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Can they live with change?

July 16, 2009 - Rob Weaver
A wire-service story out of Cincinnati revealed a new strategy to use taxes to eliminate a public nuisance. A member of Cincy's city council wants to require beggars to get a permit and -- get this -- pay the local earnings tax.

According to the councilman, Jeff Berding, says panhandlers are earning money, just like the vendors hawking peanuts outside Great American Ball Park. I presume a peanut vendor must have a permit and pay a tax on earnings.

The wire story says Berding “argues that people asking for change on the streets are making a living.” I doubt that's a great choice of words, unless Queen City residents are extremely generous to street beggars.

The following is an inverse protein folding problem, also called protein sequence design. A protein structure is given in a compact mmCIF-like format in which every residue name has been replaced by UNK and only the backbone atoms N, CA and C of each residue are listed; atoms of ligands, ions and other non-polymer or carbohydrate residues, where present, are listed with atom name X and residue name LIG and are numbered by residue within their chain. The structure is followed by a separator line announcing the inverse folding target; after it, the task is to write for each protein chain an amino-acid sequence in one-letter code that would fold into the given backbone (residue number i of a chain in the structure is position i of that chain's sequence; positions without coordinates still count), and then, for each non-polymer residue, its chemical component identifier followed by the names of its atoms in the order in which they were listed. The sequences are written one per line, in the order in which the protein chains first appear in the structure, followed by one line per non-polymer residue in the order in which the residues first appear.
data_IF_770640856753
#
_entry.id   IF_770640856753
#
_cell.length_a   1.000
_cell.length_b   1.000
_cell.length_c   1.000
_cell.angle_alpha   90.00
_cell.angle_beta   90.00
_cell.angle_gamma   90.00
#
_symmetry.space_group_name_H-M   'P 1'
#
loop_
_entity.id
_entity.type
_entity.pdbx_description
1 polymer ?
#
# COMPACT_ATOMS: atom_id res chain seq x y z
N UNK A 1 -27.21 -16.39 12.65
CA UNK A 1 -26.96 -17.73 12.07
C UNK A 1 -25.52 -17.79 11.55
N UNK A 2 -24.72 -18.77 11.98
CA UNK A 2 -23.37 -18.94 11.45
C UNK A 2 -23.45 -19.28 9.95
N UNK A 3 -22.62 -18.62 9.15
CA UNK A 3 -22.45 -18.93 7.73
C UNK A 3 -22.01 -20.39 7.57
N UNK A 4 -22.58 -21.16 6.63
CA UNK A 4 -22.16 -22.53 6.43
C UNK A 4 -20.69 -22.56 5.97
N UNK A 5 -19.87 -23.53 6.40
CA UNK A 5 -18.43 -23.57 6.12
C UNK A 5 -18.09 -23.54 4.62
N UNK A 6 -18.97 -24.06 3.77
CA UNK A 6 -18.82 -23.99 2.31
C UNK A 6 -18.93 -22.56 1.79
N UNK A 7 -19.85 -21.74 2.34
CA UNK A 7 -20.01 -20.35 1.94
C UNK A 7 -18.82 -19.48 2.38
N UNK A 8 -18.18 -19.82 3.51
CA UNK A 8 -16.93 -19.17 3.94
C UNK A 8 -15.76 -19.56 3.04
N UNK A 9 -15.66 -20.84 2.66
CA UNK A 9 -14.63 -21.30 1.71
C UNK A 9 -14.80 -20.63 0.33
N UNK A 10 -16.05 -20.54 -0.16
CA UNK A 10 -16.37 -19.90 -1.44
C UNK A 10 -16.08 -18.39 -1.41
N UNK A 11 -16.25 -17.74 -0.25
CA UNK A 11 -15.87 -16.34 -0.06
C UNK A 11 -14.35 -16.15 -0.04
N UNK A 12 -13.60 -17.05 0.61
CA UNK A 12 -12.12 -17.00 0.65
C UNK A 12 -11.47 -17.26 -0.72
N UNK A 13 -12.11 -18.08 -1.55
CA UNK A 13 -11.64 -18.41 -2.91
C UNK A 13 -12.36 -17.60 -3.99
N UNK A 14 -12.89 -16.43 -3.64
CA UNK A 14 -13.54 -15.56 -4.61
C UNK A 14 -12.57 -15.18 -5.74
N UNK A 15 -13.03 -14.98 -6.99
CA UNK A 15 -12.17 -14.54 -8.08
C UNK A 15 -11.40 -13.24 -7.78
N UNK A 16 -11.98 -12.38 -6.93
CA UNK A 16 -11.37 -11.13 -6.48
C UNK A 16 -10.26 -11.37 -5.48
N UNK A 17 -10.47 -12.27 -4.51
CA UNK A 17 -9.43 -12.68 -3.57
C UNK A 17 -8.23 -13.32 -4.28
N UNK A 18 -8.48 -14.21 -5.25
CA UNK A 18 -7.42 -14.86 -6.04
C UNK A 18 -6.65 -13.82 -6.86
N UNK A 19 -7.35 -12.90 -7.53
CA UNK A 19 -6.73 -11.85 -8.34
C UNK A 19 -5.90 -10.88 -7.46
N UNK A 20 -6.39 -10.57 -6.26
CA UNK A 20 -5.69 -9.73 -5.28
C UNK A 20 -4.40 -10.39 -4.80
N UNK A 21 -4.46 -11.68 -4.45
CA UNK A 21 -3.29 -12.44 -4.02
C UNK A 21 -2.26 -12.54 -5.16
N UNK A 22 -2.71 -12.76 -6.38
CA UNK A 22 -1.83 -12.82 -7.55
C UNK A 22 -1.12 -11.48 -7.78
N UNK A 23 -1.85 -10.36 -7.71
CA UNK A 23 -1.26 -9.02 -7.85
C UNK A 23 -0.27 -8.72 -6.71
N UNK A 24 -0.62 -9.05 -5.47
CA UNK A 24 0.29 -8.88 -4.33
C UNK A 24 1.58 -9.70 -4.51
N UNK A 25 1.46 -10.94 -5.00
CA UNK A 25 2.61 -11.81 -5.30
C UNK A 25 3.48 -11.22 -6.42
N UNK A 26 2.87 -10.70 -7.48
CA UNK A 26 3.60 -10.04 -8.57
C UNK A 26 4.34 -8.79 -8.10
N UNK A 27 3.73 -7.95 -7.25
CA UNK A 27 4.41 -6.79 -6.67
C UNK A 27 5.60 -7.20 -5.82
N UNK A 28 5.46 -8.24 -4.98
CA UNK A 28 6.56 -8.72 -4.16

Actually, his idea isn't a desperate attempt to boost Cincinnati's coffers. It is an attempt to regulate commerce, if begging for change can be considered a commercial activity. Berding proposes restricting the number of panhandler permits (and thus, panhandlers) and the times and places they could beg.

I can't help but wonder whether the permits would be transferable. It would be interesting to see whether a market for panhandler permits would develop. A sort of street-corner cap-and-trade.

My hope is the councilman suggested this because he wants to get a handle on — as in, sequester — panhandling. My fear is he is preparing for the new American economy.


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